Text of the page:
More: Tyler The Creator // Flower Boy

Loyle Carner // Yesterday’s Gone (Virgin EMI)

Perhaps the embodiment of just how big grime is at the moment was that Skepta managed to pick up the 2016 award for Konichiwa, yet it was still refreshing to see a return of British hip-hop in Londoner Loyle Carner’s debut effort. Yesterday’s Gone rollicks through its 15 tracks in just 42 minutes; lyrically the record is as triumphantly heartwarming as it is sad, with Carner’s relationship with his mother being a regular topic of interest.

Rag ‘n’ Bone Man // Human (Columbia)

There are many travesties to do with Ed Sheeran’s nomination, but perhaps the biggest was the fact that it took away a nomination for fellow pop-behemoth Rag ‘n’ Bone Man. The BRIT Award winning solo-artist was everywhere in the early months of the year, and while that light may have somewhat diminished in recent months, Human is still a breathtaking record led by the flawlessly soulful execution of Rory Charles Graham.

Declan McKenna // What Do You Think About The Car? (Columbia)

The most recent release that makes our cut, Declan McKenna makes the cut by just a day and we are thankful for it. McKenna has been one to watch for years and with What Do You Think About The Car? he managed to release a record of faithful songs ‘Brazil’ and ‘Paracetamol’, whilst adding to it with a number of tracks like ‘Humongous’ to add to the 18 year-olds already-many hits.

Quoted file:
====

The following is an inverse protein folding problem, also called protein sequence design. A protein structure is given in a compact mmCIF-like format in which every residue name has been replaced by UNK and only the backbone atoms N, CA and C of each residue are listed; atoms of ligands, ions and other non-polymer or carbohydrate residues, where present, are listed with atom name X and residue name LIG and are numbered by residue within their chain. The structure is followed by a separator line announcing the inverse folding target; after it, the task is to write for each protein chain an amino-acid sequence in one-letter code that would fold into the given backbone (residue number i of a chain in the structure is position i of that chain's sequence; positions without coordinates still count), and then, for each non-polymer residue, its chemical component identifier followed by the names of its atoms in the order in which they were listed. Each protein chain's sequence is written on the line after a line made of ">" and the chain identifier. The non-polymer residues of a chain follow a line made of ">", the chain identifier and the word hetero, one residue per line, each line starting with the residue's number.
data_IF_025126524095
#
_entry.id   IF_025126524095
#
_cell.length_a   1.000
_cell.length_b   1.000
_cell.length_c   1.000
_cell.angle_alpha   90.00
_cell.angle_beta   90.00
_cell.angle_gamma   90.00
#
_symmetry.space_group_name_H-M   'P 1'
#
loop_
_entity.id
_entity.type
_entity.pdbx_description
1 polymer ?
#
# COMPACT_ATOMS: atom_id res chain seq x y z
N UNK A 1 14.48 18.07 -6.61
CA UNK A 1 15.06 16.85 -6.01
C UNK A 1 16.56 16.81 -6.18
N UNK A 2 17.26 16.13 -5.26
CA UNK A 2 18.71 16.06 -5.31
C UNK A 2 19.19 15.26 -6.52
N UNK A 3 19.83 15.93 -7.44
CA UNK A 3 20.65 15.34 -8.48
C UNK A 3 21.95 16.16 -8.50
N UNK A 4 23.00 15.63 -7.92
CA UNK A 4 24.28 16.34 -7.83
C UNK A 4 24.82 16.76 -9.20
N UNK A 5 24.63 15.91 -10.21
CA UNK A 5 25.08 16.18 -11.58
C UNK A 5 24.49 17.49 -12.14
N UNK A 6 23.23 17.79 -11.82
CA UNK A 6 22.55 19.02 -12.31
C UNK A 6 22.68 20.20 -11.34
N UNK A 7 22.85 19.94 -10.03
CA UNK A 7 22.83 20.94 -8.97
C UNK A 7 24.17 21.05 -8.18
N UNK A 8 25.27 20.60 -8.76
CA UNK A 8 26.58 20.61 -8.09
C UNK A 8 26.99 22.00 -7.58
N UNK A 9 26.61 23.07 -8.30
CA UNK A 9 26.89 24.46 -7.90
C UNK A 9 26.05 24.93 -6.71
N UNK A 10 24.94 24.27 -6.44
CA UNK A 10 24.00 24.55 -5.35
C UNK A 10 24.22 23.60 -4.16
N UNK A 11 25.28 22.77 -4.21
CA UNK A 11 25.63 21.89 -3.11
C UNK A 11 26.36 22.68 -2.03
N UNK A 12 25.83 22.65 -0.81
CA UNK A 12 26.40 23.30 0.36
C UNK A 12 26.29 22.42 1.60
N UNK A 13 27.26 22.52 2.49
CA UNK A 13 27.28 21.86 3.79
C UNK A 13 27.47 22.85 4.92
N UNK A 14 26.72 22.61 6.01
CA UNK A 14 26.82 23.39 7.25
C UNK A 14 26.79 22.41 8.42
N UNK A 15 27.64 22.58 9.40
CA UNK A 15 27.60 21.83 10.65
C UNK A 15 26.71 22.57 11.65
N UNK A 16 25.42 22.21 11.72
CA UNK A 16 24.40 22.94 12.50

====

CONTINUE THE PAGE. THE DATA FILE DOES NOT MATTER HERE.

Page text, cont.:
Blossoms // Blossoms (Virgin EMI)

Stockport-natives Blossoms’ eagerly awaited eponymous LP did not let down fans and was a worthy nominee to the Mercury Prize 2017 list. Blossoms is littered with moments of quality, which, much like McKenna built on their reputation prior to the album’s release. The record has eight singles so far, some dating back two years, it’ll certainly be interesting to see where Blossoms go from here, but for now, let’s revel in one of the best indie albums of the past twelve months.

More: Declan McKenna // What Do You Think About The Car?

Forest Swords // Compassion (Ninja Tune)